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the palaces of sintra

Our mission: to visit as many of the Palácios of Sintra in 24 hours as humanly possible. There was a flight to catch at the end. We were cramming. Naturally there were conditions: I had to keep my sister fed and tea-ed up along the way, and keep her in a good mood.


We were initially thwarted by the rain and a disruption in the space-time continuum that made it take four hours to drive down instead of the usual two. When we finally arrived in Sintra Vila, the President got in our way. I thought it was rather busy, even for a Sunday, and then the Cavaco Silva flags started appearing. Thousands of PSP supporters, aka Tories, Liberals & Republicans had taken all the parking spaces. It was all too stressful. We ordered a pot of tea at the nearest place. His Presidentialness came, saw, did a 20 second soundbite and then it was all clear and a green light for us to launch the mission.

We started, as you do, with our mantra, A Quick Tour is a Good Tour. Fortunately the wind was on our backs; the first Palácio was closing in 45 minutes. Recommended tour time 1.5 hours. Perfect.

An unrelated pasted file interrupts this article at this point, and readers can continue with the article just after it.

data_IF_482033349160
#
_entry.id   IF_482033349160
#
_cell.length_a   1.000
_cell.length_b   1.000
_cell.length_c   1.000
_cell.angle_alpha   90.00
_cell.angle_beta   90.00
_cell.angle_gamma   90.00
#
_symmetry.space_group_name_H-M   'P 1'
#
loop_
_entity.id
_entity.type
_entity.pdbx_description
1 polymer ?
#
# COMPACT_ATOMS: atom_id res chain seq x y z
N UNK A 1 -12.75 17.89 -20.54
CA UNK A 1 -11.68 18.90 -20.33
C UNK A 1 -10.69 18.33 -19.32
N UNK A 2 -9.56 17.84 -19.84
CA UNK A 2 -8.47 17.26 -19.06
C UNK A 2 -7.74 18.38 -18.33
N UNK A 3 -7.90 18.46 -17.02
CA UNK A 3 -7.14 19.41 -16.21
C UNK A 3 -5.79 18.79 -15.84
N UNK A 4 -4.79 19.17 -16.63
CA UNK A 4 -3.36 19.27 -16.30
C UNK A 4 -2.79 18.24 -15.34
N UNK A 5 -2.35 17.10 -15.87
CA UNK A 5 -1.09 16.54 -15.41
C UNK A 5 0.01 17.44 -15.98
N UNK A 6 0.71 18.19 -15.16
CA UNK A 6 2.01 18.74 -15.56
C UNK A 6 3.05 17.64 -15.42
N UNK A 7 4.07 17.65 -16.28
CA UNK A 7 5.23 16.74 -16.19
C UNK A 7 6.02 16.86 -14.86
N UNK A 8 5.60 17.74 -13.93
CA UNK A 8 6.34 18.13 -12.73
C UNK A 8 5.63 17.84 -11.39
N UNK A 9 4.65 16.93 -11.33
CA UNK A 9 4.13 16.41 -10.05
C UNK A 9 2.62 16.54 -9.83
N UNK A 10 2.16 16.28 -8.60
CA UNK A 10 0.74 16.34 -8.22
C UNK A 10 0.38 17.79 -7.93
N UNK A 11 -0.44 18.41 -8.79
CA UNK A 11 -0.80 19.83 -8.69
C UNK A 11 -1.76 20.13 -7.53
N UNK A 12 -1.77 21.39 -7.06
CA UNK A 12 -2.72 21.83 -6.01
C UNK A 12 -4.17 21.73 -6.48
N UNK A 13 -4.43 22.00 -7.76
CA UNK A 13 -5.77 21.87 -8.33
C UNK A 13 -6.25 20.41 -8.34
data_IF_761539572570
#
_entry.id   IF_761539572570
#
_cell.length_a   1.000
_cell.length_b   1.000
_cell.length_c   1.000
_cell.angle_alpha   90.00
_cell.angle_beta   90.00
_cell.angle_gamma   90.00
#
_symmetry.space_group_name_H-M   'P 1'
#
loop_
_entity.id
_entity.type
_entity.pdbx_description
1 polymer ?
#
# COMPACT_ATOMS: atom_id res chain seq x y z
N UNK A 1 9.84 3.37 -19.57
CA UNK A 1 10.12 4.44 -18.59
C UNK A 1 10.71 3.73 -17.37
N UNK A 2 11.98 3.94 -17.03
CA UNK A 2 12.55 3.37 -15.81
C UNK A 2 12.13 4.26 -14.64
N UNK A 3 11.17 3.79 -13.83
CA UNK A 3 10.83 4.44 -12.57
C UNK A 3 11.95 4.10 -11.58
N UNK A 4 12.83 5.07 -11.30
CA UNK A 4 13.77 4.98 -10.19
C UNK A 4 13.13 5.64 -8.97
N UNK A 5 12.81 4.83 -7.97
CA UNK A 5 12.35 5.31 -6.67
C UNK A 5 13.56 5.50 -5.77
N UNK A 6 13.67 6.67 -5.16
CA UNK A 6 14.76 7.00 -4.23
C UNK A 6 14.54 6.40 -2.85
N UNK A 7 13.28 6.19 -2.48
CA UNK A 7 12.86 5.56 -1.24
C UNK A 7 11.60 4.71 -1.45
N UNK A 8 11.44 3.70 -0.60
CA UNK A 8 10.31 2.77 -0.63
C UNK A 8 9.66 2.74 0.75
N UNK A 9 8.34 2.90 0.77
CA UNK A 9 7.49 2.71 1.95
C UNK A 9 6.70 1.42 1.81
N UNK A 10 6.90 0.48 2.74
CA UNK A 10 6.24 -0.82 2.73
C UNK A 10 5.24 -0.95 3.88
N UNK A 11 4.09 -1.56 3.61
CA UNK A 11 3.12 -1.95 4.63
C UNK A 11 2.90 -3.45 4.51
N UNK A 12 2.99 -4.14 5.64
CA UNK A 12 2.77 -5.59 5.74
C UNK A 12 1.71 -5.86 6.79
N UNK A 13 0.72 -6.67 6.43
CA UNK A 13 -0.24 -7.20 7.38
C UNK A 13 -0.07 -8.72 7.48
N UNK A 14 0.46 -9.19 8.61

#1. Palácio Nacional de Sintra.

Hiding behind its comparatively boring facade are some fabulous azulejos, brilliant ceilings and nice birdy decoration. The kitchen is good too.



The story is that this palace’s foundations date back to the 10th century Moorish occupation. Portugal’s first King, Afonso I, took over the palace in the 12th c. and did some remodelling. In the 12th-13th c. it was remodelled again by King Dom Dinis and then again by João I in the 15th c., whose work is most of what you can see today. João takes credit for our favourite room, with its magpie decorated ceiling. Later in the 15th and into the 16th c. it was renovated again by Manuel I who was loaded with funds from the Age of Discoveries. Fortunately this was a man with money and taste. They even named an architectural style after him.


So far the palace has Gothic, Mudejar (Arabic) and now the curly, feminine and hyper-decorative Manueline architectural style.


During this medieval period the palace was used as a hunting lodge, a summer house and as a haven from the plagues of Lisbon. In 1775 it had to be fully restored after the massive earthquake. Sintra hit another fashionable period in the 19th century and the palace was again more frequented by royalty. After the 1910 fall of the monarchy, it was again redecorated and restored and became a museum and national monument in 1940. It has world heritage listing.